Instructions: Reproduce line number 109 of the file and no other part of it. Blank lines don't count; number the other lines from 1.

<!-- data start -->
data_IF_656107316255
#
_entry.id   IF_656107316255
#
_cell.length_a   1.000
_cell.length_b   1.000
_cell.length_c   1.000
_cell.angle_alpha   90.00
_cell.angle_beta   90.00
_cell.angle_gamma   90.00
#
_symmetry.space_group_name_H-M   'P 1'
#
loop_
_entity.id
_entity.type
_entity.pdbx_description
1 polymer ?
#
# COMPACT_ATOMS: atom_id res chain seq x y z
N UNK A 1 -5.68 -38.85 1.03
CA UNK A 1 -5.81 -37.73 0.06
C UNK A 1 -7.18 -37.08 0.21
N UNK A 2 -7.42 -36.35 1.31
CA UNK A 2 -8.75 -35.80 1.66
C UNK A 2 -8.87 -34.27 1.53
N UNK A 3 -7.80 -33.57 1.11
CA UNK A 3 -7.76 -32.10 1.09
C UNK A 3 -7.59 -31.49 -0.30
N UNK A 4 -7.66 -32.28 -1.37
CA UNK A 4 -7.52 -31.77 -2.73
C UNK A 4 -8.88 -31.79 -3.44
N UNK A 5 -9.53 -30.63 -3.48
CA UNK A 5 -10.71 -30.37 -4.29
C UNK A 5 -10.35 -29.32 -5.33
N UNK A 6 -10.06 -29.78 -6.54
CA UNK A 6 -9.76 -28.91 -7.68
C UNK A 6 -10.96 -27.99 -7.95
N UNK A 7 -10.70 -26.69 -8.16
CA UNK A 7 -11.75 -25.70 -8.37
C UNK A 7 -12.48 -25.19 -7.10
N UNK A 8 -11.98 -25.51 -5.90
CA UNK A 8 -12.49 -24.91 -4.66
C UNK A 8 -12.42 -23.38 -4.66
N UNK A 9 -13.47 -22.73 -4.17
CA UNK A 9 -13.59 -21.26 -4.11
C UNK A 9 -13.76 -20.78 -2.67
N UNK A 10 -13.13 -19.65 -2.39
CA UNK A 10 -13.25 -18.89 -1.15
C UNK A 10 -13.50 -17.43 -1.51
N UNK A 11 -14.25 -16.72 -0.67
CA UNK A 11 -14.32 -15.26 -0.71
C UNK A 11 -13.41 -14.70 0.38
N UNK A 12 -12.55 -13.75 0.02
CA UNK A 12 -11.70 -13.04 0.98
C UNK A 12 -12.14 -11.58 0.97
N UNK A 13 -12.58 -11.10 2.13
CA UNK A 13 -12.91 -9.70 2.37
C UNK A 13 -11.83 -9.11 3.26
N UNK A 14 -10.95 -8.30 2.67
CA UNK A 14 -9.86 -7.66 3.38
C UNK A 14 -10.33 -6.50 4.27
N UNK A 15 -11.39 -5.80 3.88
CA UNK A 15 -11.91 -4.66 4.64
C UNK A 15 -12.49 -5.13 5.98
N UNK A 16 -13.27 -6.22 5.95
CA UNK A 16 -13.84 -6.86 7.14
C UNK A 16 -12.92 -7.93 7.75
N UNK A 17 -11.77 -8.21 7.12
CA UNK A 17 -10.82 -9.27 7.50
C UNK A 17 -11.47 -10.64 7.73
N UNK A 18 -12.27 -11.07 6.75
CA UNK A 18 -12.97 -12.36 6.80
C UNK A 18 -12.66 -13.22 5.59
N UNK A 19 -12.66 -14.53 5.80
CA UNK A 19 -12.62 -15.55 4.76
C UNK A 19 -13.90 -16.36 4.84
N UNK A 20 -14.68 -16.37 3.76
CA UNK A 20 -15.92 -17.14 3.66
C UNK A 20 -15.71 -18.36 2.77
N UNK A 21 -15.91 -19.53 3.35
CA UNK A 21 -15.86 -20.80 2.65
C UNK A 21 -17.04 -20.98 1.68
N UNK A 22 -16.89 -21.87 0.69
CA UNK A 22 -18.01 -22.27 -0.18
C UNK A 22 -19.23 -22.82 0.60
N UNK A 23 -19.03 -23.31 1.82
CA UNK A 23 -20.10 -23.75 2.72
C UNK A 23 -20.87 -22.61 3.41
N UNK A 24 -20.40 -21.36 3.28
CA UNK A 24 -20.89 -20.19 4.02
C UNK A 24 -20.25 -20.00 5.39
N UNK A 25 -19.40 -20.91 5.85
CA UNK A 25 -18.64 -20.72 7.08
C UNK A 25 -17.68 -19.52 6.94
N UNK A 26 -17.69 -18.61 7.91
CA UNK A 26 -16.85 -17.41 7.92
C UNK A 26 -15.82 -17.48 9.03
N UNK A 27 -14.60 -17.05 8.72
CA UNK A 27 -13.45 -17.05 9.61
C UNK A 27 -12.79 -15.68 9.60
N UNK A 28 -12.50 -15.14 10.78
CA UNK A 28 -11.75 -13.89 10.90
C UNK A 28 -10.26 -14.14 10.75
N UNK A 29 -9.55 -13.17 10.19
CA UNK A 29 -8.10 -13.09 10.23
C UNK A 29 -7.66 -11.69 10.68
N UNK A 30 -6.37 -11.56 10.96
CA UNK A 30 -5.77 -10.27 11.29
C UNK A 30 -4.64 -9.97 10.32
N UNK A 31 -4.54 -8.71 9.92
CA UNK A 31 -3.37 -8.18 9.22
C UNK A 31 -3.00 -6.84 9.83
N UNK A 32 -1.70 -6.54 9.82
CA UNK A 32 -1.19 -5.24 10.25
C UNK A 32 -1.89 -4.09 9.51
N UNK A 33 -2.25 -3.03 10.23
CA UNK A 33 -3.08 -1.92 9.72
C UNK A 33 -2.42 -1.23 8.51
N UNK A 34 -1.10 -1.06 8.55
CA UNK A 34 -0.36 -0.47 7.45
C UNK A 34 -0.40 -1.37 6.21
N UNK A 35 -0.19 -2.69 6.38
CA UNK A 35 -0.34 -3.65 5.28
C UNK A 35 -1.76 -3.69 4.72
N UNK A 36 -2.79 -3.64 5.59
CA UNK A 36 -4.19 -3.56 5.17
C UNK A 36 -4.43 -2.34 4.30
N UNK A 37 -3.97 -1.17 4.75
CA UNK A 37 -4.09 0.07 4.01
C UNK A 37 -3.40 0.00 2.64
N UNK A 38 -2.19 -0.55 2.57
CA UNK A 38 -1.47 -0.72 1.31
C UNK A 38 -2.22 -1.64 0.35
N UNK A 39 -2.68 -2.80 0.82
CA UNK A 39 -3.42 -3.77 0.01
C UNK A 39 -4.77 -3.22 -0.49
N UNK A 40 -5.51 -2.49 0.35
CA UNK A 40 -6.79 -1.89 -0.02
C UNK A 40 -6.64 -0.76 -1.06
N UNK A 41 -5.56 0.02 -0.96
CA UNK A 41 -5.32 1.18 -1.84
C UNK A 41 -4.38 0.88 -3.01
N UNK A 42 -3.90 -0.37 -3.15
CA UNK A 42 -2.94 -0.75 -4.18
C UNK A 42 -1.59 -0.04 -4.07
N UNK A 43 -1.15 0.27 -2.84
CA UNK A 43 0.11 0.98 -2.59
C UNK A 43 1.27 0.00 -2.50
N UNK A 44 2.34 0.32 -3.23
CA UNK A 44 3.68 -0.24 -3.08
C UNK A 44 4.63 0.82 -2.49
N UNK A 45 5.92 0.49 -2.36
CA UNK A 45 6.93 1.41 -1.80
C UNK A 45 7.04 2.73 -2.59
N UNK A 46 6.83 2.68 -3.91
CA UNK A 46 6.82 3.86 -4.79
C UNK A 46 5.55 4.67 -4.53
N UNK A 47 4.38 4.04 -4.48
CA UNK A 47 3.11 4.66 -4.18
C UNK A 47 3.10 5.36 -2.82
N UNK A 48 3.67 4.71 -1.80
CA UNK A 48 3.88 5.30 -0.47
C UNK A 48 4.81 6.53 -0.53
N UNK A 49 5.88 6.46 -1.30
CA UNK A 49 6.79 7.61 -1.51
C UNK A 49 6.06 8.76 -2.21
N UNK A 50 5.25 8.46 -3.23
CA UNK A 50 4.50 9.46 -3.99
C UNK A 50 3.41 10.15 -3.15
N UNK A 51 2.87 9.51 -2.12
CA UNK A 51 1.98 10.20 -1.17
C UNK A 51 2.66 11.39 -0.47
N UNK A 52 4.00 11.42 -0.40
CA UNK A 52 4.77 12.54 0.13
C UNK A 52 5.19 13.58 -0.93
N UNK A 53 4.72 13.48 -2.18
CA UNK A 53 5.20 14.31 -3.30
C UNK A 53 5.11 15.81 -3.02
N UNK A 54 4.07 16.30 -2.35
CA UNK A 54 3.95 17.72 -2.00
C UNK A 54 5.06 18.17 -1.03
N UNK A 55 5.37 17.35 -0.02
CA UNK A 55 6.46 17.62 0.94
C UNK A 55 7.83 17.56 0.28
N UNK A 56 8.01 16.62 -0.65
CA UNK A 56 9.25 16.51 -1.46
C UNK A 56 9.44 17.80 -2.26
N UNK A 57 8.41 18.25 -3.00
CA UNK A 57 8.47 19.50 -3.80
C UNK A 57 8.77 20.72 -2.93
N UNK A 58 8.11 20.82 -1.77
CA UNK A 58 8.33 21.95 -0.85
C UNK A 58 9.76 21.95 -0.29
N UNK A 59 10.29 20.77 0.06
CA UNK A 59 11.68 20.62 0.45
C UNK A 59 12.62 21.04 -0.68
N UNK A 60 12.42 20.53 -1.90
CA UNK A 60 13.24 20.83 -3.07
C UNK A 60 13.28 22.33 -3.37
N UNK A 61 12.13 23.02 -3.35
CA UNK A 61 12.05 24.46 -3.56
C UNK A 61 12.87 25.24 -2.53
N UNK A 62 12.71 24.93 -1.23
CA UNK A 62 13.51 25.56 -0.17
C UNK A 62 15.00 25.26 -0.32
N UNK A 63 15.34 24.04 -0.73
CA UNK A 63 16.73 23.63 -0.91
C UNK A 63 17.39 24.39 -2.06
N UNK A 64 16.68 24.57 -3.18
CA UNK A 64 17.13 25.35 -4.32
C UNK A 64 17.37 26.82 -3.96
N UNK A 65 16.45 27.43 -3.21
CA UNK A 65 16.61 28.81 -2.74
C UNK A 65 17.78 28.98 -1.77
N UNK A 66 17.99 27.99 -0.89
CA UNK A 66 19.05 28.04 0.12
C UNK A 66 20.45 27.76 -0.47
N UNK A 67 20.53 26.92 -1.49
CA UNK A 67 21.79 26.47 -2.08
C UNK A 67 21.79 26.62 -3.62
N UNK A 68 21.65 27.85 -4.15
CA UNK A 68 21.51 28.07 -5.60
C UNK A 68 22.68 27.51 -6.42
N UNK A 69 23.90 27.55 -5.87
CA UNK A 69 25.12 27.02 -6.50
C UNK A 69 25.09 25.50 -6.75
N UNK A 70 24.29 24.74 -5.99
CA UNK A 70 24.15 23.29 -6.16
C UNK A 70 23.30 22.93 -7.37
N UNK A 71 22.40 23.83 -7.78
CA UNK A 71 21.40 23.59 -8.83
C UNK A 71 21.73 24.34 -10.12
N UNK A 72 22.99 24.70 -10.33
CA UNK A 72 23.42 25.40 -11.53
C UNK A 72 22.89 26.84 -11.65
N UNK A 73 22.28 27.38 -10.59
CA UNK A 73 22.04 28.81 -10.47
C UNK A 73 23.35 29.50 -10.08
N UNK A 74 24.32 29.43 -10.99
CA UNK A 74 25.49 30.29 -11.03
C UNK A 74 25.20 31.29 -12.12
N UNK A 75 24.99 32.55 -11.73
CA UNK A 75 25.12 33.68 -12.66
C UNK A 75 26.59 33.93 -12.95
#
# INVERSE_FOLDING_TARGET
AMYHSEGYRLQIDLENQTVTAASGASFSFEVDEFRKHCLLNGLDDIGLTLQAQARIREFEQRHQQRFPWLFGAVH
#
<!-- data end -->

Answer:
CA UNK A 30 -5.77 -10.27 11.29